Maternal serum biochemistry reflects the degree of maturity of the placenta rather than directly measuring the presence or absence of Down syndrome. These markers have also limitations, such as the relatively narrow gestational window in which they can be used. In pregnancies that are affected by fetal chromosomal abnormalities the placental function is impaired and the levels of fβ-hCG and PAPP-A differ from normal pregnancies. The results of the maternal serum biochemistry are reported as multiples of the median (MoM) specific to the gestational week. MoM values are calculated by dividing a woman’s marker level by the median level of that marker for the entire population at that gestational age in each laboratory. The use of MoM values therefore also allows the interpretation between the results from different laboratories in different countries. The expected levels of maternal serum markers are not only affected by maternal age and gestational age but also other factors like maternal weight, ethnic origin, the presence of insulin dependent diabetes mellitus, multiple pregnancy, smoking and vaginal bleeding. Screening program takes into account certain variables.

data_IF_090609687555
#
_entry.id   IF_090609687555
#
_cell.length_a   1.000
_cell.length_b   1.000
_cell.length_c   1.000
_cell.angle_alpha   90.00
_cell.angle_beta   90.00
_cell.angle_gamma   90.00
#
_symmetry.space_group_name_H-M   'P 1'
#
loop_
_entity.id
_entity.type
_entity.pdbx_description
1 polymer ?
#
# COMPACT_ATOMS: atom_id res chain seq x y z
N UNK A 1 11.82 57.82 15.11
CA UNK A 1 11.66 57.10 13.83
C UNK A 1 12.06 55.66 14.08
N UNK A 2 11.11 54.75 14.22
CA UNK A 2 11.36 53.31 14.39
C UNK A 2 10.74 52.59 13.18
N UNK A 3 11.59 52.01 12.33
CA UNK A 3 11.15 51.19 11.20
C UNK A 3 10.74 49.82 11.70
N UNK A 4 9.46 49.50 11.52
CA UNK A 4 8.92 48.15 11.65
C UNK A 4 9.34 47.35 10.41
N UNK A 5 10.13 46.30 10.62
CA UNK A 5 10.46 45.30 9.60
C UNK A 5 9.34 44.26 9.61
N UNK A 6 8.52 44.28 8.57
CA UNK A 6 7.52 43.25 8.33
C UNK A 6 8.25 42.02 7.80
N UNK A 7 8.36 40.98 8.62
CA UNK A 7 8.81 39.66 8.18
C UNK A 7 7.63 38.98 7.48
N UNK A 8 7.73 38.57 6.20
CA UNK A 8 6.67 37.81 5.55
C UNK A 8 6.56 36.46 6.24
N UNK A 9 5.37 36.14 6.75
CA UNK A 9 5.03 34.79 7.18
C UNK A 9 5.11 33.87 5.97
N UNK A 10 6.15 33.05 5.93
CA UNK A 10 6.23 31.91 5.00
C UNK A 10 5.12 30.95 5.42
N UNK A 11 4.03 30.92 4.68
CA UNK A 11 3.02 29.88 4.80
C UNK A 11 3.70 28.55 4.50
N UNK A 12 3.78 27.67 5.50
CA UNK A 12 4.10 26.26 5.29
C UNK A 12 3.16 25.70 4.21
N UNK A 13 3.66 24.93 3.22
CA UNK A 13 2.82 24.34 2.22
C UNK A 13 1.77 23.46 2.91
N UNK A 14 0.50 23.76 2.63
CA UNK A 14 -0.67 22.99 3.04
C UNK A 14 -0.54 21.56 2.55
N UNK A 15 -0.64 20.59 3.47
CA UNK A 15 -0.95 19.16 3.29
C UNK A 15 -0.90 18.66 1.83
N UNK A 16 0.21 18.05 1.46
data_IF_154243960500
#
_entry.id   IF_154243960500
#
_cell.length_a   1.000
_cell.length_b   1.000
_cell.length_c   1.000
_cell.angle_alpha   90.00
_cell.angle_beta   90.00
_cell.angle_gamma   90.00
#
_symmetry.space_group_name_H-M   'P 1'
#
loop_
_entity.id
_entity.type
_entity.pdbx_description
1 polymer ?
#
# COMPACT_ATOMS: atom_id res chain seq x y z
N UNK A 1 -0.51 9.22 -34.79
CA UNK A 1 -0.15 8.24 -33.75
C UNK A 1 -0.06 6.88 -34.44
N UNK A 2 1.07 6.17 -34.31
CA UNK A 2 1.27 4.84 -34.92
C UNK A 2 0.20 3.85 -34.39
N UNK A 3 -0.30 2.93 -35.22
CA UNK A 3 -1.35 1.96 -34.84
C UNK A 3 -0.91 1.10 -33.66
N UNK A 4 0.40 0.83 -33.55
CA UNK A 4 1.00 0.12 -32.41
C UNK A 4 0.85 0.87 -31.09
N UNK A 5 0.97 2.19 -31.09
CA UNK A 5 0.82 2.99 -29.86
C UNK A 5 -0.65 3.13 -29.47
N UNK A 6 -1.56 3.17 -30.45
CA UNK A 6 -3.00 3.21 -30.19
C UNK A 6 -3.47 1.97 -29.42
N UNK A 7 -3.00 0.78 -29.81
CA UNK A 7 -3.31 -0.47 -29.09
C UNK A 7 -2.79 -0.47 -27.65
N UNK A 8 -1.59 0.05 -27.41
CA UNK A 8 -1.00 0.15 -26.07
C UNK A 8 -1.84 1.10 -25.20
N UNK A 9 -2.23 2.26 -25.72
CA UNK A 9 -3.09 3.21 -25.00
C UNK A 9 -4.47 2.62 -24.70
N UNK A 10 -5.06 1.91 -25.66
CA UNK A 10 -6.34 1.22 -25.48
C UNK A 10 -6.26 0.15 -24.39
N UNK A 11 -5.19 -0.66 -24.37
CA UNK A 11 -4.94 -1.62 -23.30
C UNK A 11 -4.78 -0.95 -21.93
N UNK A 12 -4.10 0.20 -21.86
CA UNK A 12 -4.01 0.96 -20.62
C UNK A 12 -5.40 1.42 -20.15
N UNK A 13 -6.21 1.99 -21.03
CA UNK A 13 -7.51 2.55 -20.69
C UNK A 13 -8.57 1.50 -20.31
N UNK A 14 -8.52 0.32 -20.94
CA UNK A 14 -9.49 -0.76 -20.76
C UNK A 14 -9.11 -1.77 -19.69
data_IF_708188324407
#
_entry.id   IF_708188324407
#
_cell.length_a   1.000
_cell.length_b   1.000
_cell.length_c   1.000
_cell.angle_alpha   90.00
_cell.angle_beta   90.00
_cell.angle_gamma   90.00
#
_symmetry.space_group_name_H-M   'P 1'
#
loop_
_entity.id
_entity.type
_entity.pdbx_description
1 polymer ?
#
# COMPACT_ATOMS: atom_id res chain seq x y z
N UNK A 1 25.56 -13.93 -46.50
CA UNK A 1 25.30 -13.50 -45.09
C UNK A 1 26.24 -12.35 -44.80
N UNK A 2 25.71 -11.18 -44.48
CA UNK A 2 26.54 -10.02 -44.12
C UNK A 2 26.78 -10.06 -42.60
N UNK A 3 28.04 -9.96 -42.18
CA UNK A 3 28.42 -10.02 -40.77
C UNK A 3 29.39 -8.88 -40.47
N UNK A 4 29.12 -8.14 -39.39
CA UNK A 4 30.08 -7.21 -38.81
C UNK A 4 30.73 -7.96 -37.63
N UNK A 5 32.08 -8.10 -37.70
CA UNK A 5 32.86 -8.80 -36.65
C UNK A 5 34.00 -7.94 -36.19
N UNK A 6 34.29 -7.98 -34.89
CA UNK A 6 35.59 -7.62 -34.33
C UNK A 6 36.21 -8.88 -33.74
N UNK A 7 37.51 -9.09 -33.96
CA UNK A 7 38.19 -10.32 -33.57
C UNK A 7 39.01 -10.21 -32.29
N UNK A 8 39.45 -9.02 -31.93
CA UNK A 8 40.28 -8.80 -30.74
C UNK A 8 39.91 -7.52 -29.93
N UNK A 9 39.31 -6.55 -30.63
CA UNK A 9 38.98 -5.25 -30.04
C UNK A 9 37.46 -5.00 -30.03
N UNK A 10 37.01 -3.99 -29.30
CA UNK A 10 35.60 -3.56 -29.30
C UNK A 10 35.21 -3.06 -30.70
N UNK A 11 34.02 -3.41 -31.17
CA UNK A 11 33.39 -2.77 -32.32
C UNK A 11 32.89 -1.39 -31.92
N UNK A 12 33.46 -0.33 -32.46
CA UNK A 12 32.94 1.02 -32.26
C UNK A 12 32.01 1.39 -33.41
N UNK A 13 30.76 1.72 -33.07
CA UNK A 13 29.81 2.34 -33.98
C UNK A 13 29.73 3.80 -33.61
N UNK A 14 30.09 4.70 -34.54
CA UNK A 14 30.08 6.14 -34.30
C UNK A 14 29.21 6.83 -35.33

2.1. Screening markers

Human chorionic gonadotropin (hCG) was first purified from the pregnant women’s urine. hCG is produced by the trophoblastic cells of the placenta from the 10th to 12th day after conception and it reaches its peak value in maternal circulation at 8 to 10 weeks of gestation. Then, a rapid decrease is seen and a plateau is reached at 20th week of gestation [22]. hCG was first used as a second trimester screening marker for Down syndrome. Later, it was shown that the free beta subunit of hCG (fβ-hCG) is an effective screening marker for Down syndrome in the first trimester of the pregnancy. In Down syndrome pregnancies maternal serum fβ-hCG levels are higher than in normal pregnancies during the first trimester of the pregnancy. The reported DRs for fβ-hCG alone are around 19-42 % for a 5 % FPR [9, 16]. The DR of fβ-hCG for Down syndrome is better at gestational week 13 than at gestational week 10 [9].